[Immunity against mycobacterium tuberculosis and risk of biological anti-rheumatic agents].

A third of world's population is invaded with Mycobacterium tuberculosis, about 9.0 million people developed tuberculosis (TB) illness and 1.3 million people died from the disease every year. Acquired immunity (cytotoxic CD8(+) T cell, Th1 CD4(+) helper T cell) and macrophage play important role for TB infection. Recently, natural immunity also play a very attractive role for the development TB immunity, with several cytokines, microbicidal proteins and Toll-like receptors. The introduction and uptake of biological disease-modifying anti-rheumatic drugs has dramatically advanced and improved the standard care and the prognosis of patients with rheumatoid arthritis (RA). However, as clinical experience with these drugs has grown, risk of granulomatous infections - especially disseminated tuberculosis in adult RA - and reactivation of hepatitis B virus (HBV) are focused. This year marks the tenth anniversary of the approvals of the first tumor necrosis factor (TNF)-alpha antagonist for the treatment of rheumatoid arthritis in Japan. Our understanding of this subject and the knowledge of basic immunology has also advanced during ten years. This review especially focuses on the pathologic action of the TNF blockers in the development of secondary (disseminated) tuberculosis.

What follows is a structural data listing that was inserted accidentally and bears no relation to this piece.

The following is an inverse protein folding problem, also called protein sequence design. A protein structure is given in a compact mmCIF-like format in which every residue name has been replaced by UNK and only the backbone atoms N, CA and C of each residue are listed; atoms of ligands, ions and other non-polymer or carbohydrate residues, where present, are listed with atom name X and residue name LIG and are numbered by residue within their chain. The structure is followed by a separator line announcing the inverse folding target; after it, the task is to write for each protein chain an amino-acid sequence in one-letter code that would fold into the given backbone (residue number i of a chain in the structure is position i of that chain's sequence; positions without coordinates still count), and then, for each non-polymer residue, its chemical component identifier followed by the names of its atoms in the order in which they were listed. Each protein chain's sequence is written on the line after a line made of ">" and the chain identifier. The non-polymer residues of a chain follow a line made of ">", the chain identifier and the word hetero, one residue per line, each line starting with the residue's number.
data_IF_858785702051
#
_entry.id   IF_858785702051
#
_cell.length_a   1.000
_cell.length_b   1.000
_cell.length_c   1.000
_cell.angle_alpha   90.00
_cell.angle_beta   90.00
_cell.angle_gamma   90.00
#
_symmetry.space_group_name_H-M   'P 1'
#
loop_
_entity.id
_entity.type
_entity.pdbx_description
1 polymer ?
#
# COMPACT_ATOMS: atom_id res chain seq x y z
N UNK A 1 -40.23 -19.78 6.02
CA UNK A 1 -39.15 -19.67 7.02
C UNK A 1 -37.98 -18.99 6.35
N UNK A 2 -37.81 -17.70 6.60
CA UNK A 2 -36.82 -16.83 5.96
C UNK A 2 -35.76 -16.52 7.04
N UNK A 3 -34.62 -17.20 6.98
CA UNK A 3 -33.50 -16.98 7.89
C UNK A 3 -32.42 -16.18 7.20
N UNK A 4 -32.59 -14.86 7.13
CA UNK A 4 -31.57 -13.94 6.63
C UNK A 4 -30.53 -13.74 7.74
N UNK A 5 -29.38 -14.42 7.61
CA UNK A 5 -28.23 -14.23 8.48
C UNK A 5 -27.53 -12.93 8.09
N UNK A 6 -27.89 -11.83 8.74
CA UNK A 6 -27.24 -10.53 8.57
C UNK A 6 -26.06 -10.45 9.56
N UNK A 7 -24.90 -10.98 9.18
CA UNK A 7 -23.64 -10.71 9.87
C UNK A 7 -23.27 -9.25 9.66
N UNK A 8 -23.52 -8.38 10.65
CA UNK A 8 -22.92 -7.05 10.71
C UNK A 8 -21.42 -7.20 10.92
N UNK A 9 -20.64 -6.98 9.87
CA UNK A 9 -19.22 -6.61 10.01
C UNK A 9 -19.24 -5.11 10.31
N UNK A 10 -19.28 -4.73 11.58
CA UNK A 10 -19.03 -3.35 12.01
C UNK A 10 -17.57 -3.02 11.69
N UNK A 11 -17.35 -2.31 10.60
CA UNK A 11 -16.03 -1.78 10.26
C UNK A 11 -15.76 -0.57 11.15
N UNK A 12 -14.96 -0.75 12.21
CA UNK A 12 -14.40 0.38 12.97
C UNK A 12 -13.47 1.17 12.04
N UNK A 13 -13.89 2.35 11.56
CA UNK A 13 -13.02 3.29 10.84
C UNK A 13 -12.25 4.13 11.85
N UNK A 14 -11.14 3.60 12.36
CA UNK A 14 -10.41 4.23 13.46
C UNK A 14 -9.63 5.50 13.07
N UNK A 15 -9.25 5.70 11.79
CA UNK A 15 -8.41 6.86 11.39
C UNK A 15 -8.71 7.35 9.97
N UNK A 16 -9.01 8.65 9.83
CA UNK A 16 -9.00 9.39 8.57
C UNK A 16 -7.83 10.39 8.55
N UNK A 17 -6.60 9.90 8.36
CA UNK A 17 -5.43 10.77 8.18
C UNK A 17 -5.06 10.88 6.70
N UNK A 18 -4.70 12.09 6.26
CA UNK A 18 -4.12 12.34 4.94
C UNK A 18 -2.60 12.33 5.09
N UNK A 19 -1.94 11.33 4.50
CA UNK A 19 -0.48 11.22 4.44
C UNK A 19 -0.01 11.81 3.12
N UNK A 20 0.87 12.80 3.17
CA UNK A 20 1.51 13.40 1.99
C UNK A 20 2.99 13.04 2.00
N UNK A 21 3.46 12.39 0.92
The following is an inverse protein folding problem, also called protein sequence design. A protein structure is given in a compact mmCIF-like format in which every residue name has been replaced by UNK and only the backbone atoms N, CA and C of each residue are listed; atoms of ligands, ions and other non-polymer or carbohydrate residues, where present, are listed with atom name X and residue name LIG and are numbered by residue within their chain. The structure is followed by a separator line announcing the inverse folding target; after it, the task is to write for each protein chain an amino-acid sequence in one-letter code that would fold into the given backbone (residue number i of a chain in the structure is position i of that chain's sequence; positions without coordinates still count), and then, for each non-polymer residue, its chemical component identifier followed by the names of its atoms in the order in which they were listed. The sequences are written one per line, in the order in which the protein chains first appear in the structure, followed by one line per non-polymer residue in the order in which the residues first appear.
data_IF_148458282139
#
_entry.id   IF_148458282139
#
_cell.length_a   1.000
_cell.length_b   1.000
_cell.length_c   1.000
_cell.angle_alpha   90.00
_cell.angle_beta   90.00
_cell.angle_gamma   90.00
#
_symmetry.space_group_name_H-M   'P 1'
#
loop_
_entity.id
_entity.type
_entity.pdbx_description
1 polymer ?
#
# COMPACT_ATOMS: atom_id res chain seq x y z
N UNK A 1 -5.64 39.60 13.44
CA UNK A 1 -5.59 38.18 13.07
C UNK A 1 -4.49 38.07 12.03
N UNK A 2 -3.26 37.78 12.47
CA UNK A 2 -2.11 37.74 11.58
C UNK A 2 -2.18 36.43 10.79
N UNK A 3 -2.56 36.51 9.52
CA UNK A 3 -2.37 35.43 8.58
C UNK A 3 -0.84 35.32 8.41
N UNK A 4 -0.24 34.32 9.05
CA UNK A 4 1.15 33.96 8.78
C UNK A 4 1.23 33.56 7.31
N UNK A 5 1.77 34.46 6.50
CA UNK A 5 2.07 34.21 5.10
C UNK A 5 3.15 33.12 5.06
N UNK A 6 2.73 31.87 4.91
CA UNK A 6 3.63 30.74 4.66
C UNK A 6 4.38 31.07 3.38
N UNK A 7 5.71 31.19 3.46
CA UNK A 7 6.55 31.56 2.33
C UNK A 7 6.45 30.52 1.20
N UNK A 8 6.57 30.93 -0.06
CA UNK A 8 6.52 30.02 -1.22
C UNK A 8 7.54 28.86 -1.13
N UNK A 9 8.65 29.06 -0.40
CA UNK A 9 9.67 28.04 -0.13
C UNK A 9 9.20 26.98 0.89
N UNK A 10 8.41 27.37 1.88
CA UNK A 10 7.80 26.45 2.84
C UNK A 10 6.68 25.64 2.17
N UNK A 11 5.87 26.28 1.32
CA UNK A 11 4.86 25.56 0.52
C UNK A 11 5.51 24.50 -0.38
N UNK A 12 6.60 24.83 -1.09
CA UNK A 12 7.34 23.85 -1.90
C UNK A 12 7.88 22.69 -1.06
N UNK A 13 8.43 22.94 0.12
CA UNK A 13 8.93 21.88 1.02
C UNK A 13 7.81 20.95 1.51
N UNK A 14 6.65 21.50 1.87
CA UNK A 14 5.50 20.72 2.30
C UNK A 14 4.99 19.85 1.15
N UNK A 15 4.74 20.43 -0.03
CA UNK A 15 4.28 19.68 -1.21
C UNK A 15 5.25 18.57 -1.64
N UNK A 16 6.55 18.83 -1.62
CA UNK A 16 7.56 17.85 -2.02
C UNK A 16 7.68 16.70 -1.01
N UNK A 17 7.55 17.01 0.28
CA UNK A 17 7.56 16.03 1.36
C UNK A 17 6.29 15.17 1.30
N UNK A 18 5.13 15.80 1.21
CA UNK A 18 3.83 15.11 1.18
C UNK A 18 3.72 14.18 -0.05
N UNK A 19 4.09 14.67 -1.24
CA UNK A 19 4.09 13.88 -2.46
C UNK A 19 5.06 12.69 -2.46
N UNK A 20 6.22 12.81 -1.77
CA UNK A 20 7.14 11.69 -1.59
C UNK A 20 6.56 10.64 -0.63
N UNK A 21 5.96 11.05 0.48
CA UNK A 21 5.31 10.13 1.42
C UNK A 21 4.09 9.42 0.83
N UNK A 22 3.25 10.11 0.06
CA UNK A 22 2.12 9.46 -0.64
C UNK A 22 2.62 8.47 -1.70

AuthorsKozo Yasui
JournalNihon Rinshò„ Men'eki Gakkai kaishi = Japanese journal of clinical immunology (Nihon Rinsho Meneki Gakkai Kaishi) Vol. 37 Issue 5 Pg. 423-9 ( 2014) ISSN: 1349-7413 [Electronic] Japan
PMID25744642 (Publication Type: English Abstract, Journal Article, Review)
Chemical References
  • Antirheumatic Agents
  • Tumor Necrosis Factor-alpha
  • Adaptive Immunity (immunology)
  • Antirheumatic Agents (adverse effects, pharmacology)
  • Child
  • Humans
  • Macrophages (immunology)
  • Mycobacterium tuberculosis (immunology)
  • Risk
  • T-Lymphocytes (immunology)
  • Tuberculosis (chemically induced, immunology)
  • Tumor Necrosis Factor-alpha (antagonists & inhibitors)

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